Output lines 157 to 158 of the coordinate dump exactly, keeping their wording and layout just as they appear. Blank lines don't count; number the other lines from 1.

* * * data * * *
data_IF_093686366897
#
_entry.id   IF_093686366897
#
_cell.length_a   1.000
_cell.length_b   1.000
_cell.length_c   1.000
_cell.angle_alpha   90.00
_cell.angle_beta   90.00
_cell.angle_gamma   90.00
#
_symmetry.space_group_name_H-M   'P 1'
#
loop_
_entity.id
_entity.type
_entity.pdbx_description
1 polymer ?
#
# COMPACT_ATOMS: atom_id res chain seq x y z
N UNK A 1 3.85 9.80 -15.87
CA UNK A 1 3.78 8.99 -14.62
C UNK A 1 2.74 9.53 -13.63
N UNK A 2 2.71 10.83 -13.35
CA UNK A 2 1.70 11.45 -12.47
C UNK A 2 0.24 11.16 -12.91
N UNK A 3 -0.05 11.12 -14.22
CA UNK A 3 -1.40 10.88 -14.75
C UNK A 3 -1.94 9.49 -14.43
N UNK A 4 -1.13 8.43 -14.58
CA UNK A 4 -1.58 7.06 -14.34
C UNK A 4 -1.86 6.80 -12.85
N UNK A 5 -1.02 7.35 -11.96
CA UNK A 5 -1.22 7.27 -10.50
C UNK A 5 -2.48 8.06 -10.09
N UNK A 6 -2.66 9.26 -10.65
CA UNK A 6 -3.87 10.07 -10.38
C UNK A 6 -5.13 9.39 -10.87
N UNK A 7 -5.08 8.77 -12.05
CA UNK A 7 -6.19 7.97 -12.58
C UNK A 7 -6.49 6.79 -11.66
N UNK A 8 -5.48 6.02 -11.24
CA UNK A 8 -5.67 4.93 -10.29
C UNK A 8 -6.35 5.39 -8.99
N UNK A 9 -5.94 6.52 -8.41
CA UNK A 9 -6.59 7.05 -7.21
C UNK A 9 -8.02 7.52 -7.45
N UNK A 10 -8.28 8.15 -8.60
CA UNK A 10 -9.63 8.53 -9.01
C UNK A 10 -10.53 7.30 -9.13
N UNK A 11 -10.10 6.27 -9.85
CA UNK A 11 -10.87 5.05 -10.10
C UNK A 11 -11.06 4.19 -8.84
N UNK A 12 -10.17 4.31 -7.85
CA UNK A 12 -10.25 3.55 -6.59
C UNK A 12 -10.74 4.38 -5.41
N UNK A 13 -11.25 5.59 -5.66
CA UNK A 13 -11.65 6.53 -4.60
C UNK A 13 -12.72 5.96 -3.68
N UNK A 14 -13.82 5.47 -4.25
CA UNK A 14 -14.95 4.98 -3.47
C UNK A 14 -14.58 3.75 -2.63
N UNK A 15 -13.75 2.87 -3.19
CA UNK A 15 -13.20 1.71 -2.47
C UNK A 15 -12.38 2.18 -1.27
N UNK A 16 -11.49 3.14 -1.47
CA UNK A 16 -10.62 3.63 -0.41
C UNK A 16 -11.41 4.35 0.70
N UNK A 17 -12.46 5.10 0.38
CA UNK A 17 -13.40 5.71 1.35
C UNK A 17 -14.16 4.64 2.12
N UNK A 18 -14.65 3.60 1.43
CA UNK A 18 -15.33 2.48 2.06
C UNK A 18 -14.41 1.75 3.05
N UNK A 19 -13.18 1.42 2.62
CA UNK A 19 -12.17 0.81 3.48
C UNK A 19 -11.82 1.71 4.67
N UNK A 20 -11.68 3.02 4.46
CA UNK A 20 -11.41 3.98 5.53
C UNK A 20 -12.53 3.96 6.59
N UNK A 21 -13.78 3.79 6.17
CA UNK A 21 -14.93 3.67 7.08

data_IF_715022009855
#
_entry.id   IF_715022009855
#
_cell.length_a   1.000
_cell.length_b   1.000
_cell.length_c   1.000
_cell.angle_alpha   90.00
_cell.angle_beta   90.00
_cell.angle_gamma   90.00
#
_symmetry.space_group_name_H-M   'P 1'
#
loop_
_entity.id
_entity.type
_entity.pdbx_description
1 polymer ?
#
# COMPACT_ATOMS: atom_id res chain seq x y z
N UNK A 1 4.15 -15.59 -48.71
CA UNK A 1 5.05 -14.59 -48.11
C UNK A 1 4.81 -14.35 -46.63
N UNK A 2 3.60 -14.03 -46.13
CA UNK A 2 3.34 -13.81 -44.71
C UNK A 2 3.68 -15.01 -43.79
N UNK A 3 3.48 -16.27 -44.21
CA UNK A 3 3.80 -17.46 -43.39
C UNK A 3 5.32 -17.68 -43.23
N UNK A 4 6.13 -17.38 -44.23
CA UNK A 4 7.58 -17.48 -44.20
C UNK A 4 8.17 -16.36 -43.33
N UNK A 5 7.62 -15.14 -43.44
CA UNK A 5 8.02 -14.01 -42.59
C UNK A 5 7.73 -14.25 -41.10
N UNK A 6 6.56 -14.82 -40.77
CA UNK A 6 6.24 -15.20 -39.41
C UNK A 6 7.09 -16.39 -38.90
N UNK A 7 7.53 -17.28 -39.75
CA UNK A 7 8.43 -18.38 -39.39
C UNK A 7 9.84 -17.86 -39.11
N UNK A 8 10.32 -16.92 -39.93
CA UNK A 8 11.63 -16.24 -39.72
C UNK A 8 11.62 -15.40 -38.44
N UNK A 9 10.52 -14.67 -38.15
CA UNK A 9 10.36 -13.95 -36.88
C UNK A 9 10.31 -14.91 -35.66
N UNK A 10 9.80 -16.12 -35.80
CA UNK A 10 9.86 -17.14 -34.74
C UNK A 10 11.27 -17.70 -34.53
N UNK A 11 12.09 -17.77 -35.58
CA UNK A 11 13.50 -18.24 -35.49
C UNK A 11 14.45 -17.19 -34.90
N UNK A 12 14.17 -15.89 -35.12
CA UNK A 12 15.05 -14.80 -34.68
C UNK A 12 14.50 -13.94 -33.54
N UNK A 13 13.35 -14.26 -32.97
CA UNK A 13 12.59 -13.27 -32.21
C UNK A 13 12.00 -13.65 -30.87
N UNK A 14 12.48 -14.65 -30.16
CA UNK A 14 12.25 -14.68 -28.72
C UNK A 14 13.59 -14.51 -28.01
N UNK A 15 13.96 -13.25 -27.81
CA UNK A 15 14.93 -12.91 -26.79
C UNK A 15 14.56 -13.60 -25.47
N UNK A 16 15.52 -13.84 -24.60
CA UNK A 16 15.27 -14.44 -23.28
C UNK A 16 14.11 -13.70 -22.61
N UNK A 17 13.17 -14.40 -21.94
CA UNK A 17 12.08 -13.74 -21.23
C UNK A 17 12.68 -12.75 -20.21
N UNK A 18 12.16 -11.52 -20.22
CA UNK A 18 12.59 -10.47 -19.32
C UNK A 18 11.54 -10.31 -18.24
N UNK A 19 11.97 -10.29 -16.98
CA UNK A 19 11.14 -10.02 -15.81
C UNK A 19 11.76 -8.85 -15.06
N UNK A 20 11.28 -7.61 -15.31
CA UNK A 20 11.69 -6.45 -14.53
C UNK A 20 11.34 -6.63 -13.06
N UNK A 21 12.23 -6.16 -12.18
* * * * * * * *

N UNK A 19 11.97 -10.29 -16.98
CA UNK A 19 11.14 -10.02 -15.81